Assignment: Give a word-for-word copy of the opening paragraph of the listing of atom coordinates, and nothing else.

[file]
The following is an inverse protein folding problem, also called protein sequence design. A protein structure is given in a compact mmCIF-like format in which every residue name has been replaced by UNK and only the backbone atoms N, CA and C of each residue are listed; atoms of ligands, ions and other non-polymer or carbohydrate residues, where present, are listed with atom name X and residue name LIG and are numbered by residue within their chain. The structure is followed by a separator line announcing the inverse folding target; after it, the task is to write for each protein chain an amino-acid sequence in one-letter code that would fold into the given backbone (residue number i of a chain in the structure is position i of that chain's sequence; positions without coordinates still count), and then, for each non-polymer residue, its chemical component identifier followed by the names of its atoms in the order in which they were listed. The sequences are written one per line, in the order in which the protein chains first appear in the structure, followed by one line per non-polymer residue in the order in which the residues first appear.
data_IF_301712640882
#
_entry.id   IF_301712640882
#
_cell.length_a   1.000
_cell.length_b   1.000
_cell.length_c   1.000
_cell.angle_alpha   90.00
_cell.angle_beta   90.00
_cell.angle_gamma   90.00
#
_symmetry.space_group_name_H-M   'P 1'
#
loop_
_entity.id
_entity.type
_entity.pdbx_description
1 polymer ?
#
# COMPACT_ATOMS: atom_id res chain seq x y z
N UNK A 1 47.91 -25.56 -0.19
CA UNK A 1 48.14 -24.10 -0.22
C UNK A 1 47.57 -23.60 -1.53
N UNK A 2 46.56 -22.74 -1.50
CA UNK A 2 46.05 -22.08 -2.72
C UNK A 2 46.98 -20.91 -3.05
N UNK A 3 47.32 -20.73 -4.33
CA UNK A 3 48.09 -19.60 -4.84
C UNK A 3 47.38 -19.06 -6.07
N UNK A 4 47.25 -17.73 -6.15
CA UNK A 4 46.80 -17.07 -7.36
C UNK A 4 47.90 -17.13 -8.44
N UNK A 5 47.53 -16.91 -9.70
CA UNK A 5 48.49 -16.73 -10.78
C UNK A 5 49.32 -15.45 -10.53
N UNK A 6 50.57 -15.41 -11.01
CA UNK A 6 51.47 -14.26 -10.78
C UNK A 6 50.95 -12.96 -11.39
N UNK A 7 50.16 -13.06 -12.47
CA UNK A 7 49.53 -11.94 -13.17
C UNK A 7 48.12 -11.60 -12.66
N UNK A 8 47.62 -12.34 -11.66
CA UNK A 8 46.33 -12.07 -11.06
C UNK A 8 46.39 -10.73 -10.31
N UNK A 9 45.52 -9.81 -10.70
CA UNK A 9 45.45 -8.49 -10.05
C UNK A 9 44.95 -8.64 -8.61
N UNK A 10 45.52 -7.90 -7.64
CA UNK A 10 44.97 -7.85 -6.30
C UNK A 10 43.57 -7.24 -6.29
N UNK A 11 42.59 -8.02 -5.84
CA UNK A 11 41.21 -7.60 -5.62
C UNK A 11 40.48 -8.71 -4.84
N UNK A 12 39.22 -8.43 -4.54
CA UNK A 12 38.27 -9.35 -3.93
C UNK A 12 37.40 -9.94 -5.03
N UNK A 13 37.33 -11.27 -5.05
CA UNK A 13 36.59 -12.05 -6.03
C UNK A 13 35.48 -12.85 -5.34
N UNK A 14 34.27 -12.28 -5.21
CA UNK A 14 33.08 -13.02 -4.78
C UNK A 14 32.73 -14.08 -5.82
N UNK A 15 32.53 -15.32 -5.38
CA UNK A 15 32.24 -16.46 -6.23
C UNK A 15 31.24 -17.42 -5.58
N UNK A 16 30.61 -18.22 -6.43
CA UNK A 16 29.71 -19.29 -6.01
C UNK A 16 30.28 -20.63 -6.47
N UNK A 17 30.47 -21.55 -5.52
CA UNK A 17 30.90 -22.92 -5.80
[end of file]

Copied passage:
The following is an inverse protein folding problem, also called protein sequence design. A protein structure is given in a compact mmCIF-like format in which every residue name has been replaced by UNK and only the backbone atoms N, CA and C of each residue are listed; atoms of ligands, ions and other non-polymer or carbohydrate residues, where present, are listed with atom name X and residue name LIG and are numbered by residue within their chain. The structure is followed by a separator line announcing the inverse folding target; after it, the task is to write for each protein chain an amino-acid sequence in one-letter code that would fold into the given backbone (residue number i of a chain in the structure is position i of that chain's sequence; positions without coordinates still count), and then, for each non-polymer residue, its chemical component identifier followed by the names of its atoms in the order in which they were listed. The sequences are written one per line, in the order in which the protein chains first appear in the structure, followed by one line per non-polymer residue in the order in which the residues first appear.